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Journal cover: Corporate Governance

Corporate Governance

ISSN: 1472-0701

Online from: 2001

Subject Area: Business Ethics and Law

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Compliance obstacles to competitiveness

Document Information:
Title:Compliance obstacles to competitiveness
Author(s):Eleanor Doyle, (Lecturer at University College Cork, Cork, Ireland.)
Citation:Eleanor Doyle, (2007) "Compliance obstacles to competitiveness", Corporate Governance, Vol. 7 Iss: 5, pp.612 - 622
Keywords:Competitive strategy, Consumption, Production management, Regulation
Article type:Research paper
DOI:10.1108/14720700710827194 (Permanent URL)
Publisher:Emerald Group Publishing Limited

PurposeThe purpose of this paper is to explain the competitiveness obstacles that European businesses face, which, if not addressed, limit the potential of the EU economy, particularly in terms of the Lisbon goals. Adopting a broadly defined compliance-centred approach, the paper seeks to identify how some significant competitiveness obstacles of European business might best be addressed.

Design/methodology/approachIn-depth interviews in 44 multinational and medium-sized companies were used to investigate compliance requirements, the tools and methods used to manage compliance, compliance-related obstacles to competitiveness. A survey of four European Information Centres was conducted to evaluate their effectiveness in achieving their stated mission.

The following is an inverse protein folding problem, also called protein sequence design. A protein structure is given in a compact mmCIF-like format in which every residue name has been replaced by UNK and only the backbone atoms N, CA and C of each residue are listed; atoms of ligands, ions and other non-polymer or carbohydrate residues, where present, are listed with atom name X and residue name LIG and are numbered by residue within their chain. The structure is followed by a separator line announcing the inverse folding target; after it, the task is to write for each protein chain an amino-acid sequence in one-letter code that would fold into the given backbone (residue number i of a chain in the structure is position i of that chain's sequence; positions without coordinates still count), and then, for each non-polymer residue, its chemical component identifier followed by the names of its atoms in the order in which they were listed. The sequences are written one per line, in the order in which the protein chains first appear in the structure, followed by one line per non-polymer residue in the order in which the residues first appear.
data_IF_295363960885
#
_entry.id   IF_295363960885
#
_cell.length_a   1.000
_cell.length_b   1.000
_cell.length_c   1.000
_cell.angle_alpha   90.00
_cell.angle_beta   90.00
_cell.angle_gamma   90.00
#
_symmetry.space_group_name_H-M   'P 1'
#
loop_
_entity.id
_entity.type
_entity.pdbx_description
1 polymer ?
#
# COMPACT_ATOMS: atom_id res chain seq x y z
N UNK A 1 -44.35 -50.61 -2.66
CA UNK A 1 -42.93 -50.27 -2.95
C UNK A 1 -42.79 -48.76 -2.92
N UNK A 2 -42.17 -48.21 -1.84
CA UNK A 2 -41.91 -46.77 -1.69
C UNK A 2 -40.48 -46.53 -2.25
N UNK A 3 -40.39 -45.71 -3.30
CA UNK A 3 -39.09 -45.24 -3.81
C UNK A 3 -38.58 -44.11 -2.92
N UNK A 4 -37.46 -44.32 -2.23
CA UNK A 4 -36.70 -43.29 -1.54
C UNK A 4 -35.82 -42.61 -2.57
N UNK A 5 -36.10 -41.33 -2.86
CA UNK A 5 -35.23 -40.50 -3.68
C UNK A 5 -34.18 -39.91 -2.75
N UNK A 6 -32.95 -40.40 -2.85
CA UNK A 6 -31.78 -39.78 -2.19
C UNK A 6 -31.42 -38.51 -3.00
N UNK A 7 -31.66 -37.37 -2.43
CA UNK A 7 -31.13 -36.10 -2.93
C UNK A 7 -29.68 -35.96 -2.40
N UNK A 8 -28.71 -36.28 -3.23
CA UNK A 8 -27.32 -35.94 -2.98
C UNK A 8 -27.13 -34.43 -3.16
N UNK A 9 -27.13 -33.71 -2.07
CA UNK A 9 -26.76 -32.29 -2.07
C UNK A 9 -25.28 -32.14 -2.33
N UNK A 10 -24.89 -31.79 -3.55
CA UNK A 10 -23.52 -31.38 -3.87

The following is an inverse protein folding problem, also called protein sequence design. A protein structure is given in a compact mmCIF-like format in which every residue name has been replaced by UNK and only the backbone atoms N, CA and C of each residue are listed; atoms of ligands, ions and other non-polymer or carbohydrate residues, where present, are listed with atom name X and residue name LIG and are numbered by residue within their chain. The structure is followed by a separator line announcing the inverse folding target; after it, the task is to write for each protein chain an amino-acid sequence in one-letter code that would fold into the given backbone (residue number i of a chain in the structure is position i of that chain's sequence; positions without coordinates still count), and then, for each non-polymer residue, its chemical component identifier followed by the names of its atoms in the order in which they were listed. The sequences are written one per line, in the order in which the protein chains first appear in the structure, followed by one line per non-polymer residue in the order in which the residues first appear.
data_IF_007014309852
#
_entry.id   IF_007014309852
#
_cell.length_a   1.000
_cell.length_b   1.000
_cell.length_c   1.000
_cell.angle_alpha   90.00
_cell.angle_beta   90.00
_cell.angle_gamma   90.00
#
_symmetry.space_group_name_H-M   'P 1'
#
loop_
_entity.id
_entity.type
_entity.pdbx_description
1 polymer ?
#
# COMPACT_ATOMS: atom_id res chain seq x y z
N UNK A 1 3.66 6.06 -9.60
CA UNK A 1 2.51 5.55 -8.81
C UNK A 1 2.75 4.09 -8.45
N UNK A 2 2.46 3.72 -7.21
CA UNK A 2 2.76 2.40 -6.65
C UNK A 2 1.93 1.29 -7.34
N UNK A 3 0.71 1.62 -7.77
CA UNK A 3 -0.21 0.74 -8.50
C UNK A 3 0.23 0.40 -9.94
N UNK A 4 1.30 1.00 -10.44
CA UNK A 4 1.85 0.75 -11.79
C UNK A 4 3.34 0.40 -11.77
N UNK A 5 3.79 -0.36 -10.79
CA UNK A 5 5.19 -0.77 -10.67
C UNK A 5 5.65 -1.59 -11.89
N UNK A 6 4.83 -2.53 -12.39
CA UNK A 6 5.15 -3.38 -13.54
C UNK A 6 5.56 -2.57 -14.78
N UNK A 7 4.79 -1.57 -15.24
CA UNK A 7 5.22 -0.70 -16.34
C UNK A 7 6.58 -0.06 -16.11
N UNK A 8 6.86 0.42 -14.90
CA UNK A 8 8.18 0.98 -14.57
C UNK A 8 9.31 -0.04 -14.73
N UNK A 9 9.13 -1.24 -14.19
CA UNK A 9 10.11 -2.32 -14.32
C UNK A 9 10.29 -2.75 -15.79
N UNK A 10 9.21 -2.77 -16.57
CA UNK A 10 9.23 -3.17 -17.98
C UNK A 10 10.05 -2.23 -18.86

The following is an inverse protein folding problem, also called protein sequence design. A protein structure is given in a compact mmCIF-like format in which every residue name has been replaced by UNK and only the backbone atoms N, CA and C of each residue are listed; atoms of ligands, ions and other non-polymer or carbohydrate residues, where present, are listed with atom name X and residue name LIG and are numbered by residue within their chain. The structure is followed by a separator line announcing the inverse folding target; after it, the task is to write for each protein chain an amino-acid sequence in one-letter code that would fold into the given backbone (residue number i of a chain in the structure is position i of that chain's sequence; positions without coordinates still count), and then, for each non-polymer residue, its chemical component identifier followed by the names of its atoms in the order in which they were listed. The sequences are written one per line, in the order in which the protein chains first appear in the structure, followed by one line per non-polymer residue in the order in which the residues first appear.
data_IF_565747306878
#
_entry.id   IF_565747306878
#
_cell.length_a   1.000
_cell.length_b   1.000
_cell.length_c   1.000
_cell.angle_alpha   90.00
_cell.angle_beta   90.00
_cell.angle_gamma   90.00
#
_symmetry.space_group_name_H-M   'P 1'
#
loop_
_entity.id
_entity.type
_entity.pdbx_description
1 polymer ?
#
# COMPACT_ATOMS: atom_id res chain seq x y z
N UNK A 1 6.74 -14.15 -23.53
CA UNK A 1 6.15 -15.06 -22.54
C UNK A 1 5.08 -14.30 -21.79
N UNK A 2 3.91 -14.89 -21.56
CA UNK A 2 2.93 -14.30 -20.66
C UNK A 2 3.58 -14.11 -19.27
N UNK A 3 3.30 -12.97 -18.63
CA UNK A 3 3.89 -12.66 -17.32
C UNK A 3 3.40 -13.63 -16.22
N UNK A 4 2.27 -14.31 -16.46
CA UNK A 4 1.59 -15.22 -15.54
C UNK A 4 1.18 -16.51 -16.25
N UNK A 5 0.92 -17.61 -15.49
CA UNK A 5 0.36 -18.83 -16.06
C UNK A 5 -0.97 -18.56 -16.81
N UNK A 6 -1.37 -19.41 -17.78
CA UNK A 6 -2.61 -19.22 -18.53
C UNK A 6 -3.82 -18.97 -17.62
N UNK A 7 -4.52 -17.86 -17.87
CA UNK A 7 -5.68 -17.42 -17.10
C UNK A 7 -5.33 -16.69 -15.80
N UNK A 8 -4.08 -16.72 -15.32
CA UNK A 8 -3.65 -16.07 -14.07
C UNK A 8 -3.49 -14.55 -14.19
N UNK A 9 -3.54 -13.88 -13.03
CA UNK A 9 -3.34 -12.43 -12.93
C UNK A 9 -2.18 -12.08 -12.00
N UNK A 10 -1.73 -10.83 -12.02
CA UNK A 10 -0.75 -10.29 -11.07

FindingsOrganisations lacked systems to proactively manage compliance to allow them to deepen or sustain their competitive positioning. Companies were concerned with the reliability and comprehensiveness of reports on compliance risks and how these could be related to prioritised strategic goals. A gap was identified between regulation production and dissemination, and conversion of regulatory information into knowledge used to gain and maintain business advantage. This gap is inadequately filled by business supports, including the European Information Centres.

Originality/valueThe business-focused approach to managing compliance suggested here could increase the competitiveness of EU businesses and the EIC Network is potentially well positioned to play its part in the value-adding process of both the providers and consumers of EU information.

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